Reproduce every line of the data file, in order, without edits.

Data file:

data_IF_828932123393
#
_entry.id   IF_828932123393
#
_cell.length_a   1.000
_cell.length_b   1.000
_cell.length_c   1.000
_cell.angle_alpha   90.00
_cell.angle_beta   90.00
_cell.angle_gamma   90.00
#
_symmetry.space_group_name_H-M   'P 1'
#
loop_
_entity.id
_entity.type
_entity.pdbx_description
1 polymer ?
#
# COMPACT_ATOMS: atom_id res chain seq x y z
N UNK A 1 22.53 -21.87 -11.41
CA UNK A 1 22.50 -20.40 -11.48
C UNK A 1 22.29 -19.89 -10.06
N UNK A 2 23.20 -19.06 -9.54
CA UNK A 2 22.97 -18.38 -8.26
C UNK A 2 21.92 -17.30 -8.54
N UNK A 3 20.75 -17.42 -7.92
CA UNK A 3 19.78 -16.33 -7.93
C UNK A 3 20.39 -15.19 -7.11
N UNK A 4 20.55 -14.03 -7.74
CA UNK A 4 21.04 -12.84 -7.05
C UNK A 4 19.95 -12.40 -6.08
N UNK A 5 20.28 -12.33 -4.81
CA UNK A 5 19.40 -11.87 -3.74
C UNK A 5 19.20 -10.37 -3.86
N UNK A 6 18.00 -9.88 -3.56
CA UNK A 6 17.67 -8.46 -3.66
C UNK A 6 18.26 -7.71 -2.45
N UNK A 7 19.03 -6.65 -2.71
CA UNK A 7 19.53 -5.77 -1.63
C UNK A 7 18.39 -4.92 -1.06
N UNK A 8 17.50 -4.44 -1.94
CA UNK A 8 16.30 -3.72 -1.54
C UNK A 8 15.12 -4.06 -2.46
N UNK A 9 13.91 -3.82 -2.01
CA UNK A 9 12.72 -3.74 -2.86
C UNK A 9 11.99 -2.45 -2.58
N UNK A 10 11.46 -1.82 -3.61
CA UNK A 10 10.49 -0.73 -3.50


data_IF_828932123393
#
_entry.id   IF_828932123393
#
_cell.length_a   1.000
_cell.length_b   1.000
_cell.length_c   1.000
_cell.angle_alpha   90.00
_cell.angle_beta   90.00
_cell.angle_gamma   90.00
#
_symmetry.space_group_name_H-M   'P 1'
#
loop_
_entity.id
_entity.type
_entity.pdbx_description
1 polymer ?
#
# COMPACT_ATOMS: atom_id res chain seq x y z
N UNK A 1 22.53 -21.87 -11.41
CA UNK A 1 22.50 -20.40 -11.48
C UNK A 1 22.29 -19.89 -10.06
N UNK A 2 23.20 -19.06 -9.54
CA UNK A 2 22.97 -18.38 -8.26
C UNK A 2 21.92 -17.30 -8.54
N UNK A 3 20.75 -17.42 -7.92
CA UNK A 3 19.78 -16.33 -7.93
C UNK A 3 20.39 -15.19 -7.11
N UNK A 4 20.55 -14.03 -7.74
CA UNK A 4 21.04 -12.84 -7.05
C UNK A 4 19.95 -12.40 -6.08
N UNK A 5 20.28 -12.33 -4.81
CA UNK A 5 19.40 -11.87 -3.74
C UNK A 5 19.20 -10.37 -3.86
N UNK A 6 18.00 -9.88 -3.56
CA UNK A 6 17.67 -8.46 -3.66
C UNK A 6 18.26 -7.71 -2.45
N UNK A 7 19.03 -6.65 -2.71
CA UNK A 7 19.53 -5.77 -1.63
C UNK A 7 18.39 -4.92 -1.06
N UNK A 8 17.50 -4.44 -1.94
CA UNK A 8 16.30 -3.72 -1.54
C UNK A 8 15.12 -4.06 -2.46
N UNK A 9 13.91 -3.82 -2.01
CA UNK A 9 12.72 -3.74 -2.86
C UNK A 9 11.99 -2.45 -2.58
N UNK A 10 11.46 -1.82 -3.61
CA UNK A 10 10.49 -0.73 -3.50